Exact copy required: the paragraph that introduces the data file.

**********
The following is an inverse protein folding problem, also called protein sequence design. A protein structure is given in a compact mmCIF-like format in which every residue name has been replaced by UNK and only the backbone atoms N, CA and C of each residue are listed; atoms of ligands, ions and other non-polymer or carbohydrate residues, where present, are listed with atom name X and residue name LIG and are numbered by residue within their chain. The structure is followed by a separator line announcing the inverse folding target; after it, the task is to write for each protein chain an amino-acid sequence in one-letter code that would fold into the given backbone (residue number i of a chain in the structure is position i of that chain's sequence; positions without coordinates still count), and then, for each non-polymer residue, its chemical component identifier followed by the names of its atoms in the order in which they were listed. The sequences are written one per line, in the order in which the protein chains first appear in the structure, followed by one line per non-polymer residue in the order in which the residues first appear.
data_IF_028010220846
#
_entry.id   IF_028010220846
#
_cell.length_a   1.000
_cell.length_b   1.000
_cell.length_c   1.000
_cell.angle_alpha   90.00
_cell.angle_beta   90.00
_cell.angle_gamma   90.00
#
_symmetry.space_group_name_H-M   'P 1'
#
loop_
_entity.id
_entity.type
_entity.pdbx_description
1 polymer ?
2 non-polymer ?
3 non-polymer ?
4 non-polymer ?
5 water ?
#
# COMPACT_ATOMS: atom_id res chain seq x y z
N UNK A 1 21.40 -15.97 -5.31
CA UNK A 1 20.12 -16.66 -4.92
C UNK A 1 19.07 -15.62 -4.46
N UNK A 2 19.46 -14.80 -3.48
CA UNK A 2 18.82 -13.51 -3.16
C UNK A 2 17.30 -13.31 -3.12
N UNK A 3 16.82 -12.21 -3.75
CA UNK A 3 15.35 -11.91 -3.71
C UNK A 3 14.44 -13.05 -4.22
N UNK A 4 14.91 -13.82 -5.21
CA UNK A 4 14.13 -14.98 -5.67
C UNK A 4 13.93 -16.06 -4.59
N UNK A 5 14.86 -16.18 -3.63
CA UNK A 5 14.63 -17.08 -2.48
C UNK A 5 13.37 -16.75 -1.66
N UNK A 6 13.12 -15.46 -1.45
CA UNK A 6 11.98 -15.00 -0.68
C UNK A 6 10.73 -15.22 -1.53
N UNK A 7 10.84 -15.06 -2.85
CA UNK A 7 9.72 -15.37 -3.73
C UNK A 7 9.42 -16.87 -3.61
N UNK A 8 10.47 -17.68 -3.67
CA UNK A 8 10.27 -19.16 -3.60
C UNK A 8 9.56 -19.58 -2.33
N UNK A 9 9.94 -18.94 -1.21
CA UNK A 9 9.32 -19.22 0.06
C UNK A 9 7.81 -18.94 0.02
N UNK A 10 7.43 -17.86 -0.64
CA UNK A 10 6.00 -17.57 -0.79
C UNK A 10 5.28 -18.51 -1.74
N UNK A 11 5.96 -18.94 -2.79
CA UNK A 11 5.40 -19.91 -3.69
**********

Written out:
The following is an inverse protein folding problem, also called protein sequence design. A protein structure is given in a compact mmCIF-like format in which every residue name has been replaced by UNK and only the backbone atoms N, CA and C of each residue are listed; atoms of ligands, ions and other non-polymer or carbohydrate residues, where present, are listed with atom name X and residue name LIG and are numbered by residue within their chain. The structure is followed by a separator line announcing the inverse folding target; after it, the task is to write for each protein chain an amino-acid sequence in one-letter code that would fold into the given backbone (residue number i of a chain in the structure is position i of that chain's sequence; positions without coordinates still count), and then, for each non-polymer residue, its chemical component identifier followed by the names of its atoms in the order in which they were listed. The sequences are written one per line, in the order in which the protein chains first appear in the structure, followed by one line per non-polymer residue in the order in which the residues first appear.